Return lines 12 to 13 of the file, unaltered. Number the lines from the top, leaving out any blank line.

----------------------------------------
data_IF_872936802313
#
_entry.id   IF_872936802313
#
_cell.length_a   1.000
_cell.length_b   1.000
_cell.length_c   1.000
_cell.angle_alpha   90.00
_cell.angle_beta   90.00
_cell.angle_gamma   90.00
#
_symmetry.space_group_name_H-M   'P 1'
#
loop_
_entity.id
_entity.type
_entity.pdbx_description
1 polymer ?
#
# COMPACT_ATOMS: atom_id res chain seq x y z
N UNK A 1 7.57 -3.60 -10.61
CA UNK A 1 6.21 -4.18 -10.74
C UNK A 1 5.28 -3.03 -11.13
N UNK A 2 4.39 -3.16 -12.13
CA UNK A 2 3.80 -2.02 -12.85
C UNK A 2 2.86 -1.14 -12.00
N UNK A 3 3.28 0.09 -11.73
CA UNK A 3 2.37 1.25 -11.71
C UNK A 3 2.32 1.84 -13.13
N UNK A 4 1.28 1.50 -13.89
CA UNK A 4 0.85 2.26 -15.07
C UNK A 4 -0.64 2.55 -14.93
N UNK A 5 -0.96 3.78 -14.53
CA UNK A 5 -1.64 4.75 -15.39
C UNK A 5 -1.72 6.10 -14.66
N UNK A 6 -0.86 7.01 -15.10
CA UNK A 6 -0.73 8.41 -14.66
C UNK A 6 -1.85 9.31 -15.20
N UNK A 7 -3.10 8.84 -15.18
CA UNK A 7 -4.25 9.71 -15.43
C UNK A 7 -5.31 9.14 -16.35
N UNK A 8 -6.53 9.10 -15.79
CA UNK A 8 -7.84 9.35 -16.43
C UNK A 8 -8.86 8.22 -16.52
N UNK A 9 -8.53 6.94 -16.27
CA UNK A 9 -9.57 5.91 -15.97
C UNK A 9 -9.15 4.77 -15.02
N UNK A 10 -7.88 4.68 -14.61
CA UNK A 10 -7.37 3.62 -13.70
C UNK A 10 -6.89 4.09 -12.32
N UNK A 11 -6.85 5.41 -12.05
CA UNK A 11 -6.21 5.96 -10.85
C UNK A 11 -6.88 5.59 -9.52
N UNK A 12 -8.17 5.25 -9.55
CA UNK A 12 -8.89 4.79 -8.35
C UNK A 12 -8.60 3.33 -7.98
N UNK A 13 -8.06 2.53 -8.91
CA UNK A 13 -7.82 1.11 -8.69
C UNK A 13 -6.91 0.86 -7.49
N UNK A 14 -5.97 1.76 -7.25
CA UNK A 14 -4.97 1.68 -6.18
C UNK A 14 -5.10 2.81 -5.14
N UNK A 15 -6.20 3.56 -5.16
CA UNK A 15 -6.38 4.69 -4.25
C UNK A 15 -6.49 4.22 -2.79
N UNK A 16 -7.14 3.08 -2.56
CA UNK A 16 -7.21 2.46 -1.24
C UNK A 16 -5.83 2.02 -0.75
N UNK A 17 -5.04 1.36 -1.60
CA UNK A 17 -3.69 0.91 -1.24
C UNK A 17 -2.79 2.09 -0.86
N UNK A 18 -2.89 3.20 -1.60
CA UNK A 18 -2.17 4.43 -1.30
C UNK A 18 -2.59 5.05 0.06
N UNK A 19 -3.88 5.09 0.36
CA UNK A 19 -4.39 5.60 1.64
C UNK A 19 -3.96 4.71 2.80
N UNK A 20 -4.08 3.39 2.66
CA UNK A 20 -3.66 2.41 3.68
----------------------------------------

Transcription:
_symmetry.space_group_name_H-M   'P 1'
#